As one of my friends would say, "Not even once"
I'm not quite that hardcore. I'll freely admit to not only liking a couple of them, but to owning four. One, Scythe, was a gift. Of the remaining three, I still well and truly like Power Grid, and Castles of Mad King Ludwig.
I cannot stand a number of the "classic" Euro games. Agricola - boring. Ditto Le Havre. Don't even get me started on Catan.
But first, what do I mean by a "Euro"?
Some may think "fiddly" - in which case I can only shake my head. Seriously - consider many of us who got into gaming in the 80's cut our teeth on AH titles like ASL and Starship Troopers, and Starfleet Battles.
Nor is it graphic design or using graphic design to eliminate tables and separate tracking charts, etc., where possible. See Talon, Commands and Colors, or the COIN games.
Basically, the thing most classic "Euro" games have in common is that they are conflict avoidant games. Many are "engine-building" economic simulations of sorts - almost effectively parallel-solitaire - and if there is interpersonal interaction, it is often of the passive-aggressive variety. Agricola, for example, depends on you obtaining resources, then using them to buy infrastructure, that you then use to develop even more resources, to buy more effective or efficiency infrastructure, and so on. Players stymie each other through worker placement, taking resources before others can - and the games often have explicit rules to keep those who are "behind" not only in the game, but to give them an advantage over those nominally in the lead. The robber in Catan causes anyone with more than 8 resources to lose half of them when activated.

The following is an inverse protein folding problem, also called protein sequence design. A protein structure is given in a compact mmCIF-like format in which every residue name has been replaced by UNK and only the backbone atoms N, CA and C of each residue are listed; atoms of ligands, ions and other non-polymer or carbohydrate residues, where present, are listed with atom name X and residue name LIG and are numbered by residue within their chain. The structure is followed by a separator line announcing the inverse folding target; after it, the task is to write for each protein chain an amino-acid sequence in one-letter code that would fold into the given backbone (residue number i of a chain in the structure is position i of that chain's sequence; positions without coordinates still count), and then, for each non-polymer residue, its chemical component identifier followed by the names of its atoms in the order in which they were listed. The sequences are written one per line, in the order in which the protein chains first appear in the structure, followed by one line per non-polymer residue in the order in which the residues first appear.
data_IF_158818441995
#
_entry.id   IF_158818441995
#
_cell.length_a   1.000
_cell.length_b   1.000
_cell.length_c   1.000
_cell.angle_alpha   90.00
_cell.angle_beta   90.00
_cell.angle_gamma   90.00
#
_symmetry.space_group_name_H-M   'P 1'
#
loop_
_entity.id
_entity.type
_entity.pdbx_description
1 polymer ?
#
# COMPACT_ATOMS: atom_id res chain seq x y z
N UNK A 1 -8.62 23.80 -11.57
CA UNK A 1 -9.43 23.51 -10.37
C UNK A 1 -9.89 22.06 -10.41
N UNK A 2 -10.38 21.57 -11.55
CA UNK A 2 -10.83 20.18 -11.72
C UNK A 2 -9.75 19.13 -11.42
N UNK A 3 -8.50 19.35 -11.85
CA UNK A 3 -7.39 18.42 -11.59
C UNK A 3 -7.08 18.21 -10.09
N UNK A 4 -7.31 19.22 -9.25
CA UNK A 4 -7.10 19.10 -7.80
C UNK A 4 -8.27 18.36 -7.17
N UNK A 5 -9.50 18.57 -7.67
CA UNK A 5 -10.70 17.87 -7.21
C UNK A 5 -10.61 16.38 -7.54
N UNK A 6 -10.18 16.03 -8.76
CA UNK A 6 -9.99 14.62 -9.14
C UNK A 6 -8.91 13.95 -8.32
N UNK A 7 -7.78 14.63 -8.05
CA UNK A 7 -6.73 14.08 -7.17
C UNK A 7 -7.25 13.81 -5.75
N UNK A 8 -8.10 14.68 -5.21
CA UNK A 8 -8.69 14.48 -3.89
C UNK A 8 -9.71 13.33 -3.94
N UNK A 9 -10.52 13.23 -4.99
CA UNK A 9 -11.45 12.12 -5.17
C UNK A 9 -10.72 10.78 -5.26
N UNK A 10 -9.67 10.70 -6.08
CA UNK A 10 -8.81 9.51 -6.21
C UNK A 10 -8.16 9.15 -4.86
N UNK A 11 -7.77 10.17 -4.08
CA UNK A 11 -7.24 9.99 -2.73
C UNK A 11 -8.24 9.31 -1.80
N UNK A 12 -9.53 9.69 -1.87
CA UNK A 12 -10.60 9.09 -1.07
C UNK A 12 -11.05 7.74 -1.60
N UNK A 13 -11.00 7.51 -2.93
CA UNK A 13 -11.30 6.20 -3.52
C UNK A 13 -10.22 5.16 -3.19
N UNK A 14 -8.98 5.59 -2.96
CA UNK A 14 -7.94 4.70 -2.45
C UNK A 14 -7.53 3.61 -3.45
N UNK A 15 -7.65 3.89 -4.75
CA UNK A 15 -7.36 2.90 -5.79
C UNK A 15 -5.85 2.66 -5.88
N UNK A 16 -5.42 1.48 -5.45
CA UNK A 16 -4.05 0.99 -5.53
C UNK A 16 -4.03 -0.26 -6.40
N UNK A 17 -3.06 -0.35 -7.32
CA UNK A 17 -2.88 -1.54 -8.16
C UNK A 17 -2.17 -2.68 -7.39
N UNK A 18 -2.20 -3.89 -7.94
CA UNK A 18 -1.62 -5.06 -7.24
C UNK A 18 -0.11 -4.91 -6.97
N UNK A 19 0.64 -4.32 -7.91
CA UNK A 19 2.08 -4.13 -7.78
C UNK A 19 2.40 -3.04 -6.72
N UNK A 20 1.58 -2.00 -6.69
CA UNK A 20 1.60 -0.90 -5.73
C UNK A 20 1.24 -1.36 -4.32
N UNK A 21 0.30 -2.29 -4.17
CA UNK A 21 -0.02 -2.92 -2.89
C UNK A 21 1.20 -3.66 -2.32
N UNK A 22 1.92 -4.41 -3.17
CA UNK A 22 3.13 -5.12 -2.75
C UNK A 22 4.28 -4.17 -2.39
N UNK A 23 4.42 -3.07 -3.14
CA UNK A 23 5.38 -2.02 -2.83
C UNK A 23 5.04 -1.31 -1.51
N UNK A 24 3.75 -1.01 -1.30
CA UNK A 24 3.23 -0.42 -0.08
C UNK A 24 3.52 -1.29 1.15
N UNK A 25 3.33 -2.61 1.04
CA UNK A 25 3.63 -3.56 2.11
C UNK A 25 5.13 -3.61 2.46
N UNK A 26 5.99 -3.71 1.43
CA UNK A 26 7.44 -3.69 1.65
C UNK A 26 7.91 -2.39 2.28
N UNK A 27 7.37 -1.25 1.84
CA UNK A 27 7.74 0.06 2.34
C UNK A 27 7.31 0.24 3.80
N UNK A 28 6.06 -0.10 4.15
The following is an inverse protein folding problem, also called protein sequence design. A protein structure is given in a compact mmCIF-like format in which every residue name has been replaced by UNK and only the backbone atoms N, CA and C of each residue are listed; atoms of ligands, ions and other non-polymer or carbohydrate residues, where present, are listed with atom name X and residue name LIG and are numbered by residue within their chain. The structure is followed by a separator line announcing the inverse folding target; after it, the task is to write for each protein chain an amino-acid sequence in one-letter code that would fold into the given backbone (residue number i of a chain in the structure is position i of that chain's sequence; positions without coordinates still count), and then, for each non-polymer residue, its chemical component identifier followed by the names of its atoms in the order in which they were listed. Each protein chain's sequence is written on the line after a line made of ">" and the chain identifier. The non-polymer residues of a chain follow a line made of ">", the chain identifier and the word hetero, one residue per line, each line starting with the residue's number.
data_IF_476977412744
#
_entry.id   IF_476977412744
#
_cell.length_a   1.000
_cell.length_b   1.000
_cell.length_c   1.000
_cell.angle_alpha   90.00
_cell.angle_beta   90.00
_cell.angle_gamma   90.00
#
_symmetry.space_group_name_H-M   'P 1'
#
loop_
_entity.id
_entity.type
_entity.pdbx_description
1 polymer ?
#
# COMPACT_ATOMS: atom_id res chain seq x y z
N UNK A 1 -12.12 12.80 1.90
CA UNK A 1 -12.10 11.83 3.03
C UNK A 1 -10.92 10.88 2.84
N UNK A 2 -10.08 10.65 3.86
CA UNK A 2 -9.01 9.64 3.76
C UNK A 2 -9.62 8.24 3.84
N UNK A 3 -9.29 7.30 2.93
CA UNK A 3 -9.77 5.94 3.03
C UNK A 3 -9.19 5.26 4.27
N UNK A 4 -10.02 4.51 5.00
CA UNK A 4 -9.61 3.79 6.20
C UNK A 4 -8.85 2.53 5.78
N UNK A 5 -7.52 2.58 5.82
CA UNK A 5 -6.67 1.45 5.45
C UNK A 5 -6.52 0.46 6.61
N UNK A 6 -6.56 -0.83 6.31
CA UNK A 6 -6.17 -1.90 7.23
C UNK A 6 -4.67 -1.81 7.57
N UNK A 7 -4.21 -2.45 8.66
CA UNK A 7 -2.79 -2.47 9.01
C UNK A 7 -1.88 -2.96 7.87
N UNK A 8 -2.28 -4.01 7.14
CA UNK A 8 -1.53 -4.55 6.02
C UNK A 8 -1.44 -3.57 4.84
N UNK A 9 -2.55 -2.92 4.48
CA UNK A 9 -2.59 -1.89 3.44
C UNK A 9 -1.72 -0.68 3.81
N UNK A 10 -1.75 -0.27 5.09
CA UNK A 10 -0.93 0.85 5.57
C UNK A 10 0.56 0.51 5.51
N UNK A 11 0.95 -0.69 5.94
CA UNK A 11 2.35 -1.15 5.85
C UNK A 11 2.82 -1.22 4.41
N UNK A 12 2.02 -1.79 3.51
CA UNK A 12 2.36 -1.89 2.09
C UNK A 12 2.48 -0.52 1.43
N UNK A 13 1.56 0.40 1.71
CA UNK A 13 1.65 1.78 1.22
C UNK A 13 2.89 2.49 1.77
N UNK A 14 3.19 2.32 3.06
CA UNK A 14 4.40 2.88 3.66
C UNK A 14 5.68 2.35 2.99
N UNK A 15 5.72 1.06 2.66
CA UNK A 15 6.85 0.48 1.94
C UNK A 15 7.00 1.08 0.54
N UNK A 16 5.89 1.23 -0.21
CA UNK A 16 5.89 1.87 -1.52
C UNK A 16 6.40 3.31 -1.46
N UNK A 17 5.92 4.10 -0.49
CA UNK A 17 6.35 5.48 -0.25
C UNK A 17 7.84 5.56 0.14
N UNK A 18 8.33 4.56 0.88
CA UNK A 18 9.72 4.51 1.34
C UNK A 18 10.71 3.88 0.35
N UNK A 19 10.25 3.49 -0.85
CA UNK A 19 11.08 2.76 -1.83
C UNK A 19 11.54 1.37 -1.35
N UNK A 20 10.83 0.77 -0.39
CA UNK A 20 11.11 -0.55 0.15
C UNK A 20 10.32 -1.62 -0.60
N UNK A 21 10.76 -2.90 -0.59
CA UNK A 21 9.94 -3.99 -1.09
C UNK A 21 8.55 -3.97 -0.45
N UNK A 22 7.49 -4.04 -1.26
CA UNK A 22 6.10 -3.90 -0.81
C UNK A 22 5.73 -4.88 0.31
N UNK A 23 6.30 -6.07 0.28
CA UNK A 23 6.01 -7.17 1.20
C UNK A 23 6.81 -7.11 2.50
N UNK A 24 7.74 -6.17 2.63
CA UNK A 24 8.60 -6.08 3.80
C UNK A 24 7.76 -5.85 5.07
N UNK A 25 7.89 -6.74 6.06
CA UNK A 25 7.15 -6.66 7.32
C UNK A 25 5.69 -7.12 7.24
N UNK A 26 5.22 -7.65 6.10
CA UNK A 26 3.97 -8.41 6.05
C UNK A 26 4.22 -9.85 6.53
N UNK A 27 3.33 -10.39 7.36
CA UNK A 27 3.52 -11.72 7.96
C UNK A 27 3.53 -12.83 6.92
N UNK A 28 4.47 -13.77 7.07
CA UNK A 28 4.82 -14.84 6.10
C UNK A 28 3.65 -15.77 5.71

This is a long, long way from the direct conflict of Chess, Harpoon, Car Wars, Battletech, Awful Green Things from Outer Space, Starfleet Battles, Panzerblitz, ASL, other old-school Avalon Hill wargames, or old school D&D. Even of the newer generation you have true wargames in Commands and Colors, the COIN series, Talon, Space Empires 4x.
Even Go, for all that it is a game of positioning and often somewhat indirect, still involves taking position to not only hold ground, but to cut off and capture/destroy your opponent.
I'll note that while both Power Grid and Castles are clearly Euros by the above definition and pedigree, I think the reason I actually like them is because there is a bit of somewhat direct competition via the bidding mechanics.
I can enjoy also a deliberately and overtly backstabbing game like Student Bodies - a game set in a zombie-infested high school where, as the old joke goes, you don't so much have to outrun the bear, or zombies, as outrun everyone else. Helping oneself by helping others into the zombies is the whole point.
And even then it's only in small doses.
So yes, "games" that are effectively solitaire, and even where they are not, are passive-aggressively backstabbing, are not my cup of tea - at least not when I want to play with other people.